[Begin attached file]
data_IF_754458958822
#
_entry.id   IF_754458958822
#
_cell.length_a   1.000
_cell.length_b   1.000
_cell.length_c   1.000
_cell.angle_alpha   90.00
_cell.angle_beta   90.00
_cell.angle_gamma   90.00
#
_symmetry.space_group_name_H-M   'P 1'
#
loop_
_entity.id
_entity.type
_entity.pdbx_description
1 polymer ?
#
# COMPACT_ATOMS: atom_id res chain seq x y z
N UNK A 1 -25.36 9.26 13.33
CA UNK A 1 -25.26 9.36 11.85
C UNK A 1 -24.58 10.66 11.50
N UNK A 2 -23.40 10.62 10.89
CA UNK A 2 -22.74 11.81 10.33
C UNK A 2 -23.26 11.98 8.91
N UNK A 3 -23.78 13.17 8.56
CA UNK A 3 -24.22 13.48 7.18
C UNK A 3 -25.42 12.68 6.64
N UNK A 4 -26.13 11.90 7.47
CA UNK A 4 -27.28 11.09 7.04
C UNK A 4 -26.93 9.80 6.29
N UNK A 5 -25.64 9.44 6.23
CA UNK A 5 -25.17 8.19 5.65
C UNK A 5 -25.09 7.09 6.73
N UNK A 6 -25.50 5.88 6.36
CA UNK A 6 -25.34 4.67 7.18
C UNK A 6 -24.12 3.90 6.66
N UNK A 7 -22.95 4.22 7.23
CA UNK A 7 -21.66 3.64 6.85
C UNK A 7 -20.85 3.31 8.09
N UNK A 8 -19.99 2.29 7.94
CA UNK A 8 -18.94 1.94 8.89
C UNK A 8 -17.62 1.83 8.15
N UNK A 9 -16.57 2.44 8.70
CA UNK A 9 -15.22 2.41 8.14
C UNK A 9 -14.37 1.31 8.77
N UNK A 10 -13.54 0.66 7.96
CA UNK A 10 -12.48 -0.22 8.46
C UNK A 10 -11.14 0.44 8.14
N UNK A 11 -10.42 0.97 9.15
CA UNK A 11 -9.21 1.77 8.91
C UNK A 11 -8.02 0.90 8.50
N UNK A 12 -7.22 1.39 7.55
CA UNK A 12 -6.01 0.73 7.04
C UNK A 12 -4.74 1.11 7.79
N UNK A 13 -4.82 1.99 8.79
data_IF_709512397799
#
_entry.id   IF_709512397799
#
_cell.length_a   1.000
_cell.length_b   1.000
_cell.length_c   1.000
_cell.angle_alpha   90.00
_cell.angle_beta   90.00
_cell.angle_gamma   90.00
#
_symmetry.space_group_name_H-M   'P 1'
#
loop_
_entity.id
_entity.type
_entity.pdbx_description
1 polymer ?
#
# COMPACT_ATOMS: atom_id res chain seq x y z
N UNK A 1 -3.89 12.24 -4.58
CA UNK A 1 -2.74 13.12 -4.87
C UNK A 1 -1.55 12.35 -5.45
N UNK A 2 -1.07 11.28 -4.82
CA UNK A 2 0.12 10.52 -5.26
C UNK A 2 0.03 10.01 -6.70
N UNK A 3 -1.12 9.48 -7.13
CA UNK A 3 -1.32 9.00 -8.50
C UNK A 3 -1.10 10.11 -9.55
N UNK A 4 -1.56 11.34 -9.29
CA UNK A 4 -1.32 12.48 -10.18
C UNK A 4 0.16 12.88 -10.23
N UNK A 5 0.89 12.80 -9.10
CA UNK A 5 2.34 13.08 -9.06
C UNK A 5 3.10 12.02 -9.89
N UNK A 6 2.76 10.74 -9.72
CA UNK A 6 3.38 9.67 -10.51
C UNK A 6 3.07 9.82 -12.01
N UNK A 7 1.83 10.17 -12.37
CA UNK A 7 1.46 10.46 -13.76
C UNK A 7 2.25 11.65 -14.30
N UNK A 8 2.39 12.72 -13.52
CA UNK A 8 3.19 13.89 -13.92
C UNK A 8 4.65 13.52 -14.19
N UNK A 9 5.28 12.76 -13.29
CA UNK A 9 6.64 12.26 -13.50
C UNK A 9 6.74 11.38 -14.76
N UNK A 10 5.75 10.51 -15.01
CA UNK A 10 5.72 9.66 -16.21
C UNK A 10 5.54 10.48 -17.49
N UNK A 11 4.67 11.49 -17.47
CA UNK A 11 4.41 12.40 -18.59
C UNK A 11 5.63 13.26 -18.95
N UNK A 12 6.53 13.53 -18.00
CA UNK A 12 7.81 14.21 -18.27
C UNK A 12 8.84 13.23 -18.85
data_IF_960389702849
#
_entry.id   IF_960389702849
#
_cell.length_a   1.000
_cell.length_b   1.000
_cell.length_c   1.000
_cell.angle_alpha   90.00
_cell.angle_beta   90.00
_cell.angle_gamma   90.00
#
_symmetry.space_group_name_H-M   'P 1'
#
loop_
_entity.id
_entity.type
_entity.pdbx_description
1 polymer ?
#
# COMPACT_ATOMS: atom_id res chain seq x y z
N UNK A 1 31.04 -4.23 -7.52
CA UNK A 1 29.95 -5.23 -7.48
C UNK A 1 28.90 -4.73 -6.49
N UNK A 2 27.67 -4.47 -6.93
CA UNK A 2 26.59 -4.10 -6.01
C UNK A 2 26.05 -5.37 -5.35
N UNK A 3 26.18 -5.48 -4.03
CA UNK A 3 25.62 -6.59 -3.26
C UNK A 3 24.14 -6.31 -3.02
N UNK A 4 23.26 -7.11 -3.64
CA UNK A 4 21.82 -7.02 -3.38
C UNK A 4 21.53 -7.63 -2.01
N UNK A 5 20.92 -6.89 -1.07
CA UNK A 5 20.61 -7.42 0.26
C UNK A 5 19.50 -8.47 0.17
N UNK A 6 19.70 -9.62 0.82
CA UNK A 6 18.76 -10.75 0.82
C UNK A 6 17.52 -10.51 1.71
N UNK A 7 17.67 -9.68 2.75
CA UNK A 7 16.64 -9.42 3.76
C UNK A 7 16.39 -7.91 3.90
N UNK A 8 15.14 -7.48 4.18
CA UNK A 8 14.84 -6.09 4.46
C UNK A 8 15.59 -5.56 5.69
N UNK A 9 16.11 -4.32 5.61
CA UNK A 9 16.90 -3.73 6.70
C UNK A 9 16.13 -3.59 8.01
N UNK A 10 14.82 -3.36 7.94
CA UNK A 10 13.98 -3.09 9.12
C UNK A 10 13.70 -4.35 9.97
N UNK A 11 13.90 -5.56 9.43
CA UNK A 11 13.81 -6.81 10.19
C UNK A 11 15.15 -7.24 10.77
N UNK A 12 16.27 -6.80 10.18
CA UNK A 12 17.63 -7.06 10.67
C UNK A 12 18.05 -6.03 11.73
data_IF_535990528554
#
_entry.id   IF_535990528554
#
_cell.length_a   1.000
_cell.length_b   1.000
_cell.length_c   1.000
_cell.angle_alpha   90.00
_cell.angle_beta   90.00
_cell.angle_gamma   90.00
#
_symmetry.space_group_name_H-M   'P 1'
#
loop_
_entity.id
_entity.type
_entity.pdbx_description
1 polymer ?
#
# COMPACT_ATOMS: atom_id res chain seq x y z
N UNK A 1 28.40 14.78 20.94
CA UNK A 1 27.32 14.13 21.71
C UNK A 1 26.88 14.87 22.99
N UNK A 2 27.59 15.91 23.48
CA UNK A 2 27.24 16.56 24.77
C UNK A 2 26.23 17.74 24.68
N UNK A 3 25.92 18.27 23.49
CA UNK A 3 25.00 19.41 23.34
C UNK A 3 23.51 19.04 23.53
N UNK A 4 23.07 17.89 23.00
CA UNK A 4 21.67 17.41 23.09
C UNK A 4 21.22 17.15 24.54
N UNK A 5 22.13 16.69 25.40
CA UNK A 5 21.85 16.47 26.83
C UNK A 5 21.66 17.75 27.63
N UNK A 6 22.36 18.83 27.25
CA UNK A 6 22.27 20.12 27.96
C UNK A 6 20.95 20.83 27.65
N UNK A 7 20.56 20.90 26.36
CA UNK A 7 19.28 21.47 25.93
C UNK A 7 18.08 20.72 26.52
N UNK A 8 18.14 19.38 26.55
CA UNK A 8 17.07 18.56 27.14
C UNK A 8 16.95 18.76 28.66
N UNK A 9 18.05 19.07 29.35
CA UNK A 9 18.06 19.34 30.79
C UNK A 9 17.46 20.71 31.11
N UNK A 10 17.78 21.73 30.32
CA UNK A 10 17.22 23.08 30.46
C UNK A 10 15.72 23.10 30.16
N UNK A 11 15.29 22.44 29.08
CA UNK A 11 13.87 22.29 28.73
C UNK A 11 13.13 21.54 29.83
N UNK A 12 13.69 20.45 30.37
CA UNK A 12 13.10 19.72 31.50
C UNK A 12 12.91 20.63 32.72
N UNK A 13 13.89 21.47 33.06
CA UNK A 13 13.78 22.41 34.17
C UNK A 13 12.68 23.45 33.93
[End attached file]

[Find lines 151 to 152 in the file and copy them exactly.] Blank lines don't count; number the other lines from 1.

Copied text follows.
C UNK A 6 17.52 -10.51 1.71
N UNK A 7 17.67 -9.68 2.75